Java test coverage
SonarQube supports the reporting of test coverage as part of the analysis of your Java project.
However, SonarQube does not generate the coverage report itself. Instead, you must set up a third-party tool to produce the report as part of your build process. You then need to configure your analysis to tell the SonarScanner where the report is located so that it can pick it up and send it to SonarQube, where it will be displayed on your project dashboard along with the other analysis metrics.
For Java projects, SonarQube directly supports the JaCoCo coverage tool (see Generic Test Data for information on integrating other coverage tools).
To enable coverage, you need to:
- Adjust your build process so that JaCoCo report generation step runs before the SonarScanner step.
- Make sure that JacCoCo writes its report file to a defined path in the build environment.
- Configure the scanning step of your build so that the SonarScanner picks up the report file from that defined path.
To add coverage to your Maven project you need to use the
jacoco-maven-plugin and its
report goal to create a code coverage report.
Typically, you would create a specific Maven profile for executing the unit tests with instrumentation and producing the coverage report only on demand.
In the most basic case, we will need to execute two goals:
jacoco:prepare-agent, which allows coverage info to be collected during unit tests execution, and
jacoco:report, which uses data collected during unit test execution to generate a report. By default, the tool generates XML, HTML, and CSV versions of the report. Here, we explicitly specify XML, since that is the only one we need for SonarQube. The
<profile> section of your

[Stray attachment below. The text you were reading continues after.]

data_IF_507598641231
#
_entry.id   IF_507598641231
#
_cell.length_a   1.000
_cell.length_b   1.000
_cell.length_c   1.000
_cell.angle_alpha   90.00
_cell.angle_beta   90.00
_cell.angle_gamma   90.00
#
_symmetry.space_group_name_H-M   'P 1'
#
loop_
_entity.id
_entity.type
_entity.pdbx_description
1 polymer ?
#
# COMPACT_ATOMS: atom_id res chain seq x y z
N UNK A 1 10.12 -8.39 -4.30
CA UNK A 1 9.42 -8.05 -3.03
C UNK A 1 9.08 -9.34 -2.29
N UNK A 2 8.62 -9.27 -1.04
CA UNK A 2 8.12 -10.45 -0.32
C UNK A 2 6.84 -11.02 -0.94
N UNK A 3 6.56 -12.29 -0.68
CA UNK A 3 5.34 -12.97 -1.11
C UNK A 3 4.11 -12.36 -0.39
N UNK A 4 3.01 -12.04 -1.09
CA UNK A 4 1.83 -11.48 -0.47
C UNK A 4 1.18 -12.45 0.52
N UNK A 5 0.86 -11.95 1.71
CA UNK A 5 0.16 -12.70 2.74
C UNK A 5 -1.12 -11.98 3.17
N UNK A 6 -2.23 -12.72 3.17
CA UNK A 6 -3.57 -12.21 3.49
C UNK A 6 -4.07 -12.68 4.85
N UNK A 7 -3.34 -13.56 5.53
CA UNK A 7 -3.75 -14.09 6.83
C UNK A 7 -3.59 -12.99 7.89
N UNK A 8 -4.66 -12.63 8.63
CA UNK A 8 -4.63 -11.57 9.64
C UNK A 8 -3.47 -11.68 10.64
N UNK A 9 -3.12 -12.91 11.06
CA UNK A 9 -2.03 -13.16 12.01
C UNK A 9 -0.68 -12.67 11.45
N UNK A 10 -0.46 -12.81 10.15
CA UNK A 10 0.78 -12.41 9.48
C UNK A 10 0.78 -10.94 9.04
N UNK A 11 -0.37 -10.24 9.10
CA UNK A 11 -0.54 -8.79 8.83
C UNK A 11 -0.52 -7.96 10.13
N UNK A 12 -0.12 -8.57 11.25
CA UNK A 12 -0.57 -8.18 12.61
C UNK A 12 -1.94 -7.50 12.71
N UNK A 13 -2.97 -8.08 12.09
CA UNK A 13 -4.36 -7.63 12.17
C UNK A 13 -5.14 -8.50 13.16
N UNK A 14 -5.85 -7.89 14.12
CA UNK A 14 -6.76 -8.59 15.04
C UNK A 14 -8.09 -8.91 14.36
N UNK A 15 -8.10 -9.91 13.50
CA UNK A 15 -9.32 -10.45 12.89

pom.xml should look something like this:
By default, the generated report will be saved under
target/site/jacoco/jacoco.xml. This location will be checked automatically by the scanner, so no further configuration is required. Just launch:
as usual and the report will be picked up.
If you need to change the directory where the report is generated, you can set the property either on the command line using Maven’s
or in your
Wildcards and a comma-delimited list of paths are supported. See coverage analysis parameters for details. The path can be either absolute or relative to the project root.
For multi-module Maven projects, you configure the
jacoco-maven-plugin in a profile in the parent pom just as in the single module case, above. By default, a separate coverage report will be generated for each module.
If you want to aggregate all the module-specific reports into one project-level report, the easiest solution is to create a special Maven module (alongside the ones you already have), that contains nothing except a
pom.xml that uses the
report-aggregate goal. Here is an example:
When you invoke
maven clean verify in the
report-aggregate-module directory the aggregated report will be generated and placed inside that directory at the standard location
target/site/jacoco-aggregate/jacoco.xml. Then, in the top level
pom.xml you set
sonar.coverage.jacoco.xmlReportPaths to this location:
Wildcards and a comma-delimited list of paths are supported. See test coverage parameters for details.
To set up code coverage for your Gradle files, you just need to apply the JaCoCo plugin together with the SonarScanner for Gradle to the
build.gradle file of your project as the JaCoCo is already integrated into the default gradle distribution:
Your report will be automatically saved in the
build/reports/jacoco directory. The SonarQube plugin automatically detects this location so no further configuration is required. To import coverage, launch:
For more details, see the Gradle JaCoCo Plugin documentation and
sonar.coverage.jacoco.xmlReportPaths parameter can also be set in the SonarQube interface under
Your Project > Project Settings > General Settings > JaCoCo
for project-level settings, and
Administration > Configuration > General Settings > JaCoCo
for global settings (applying to all projects).
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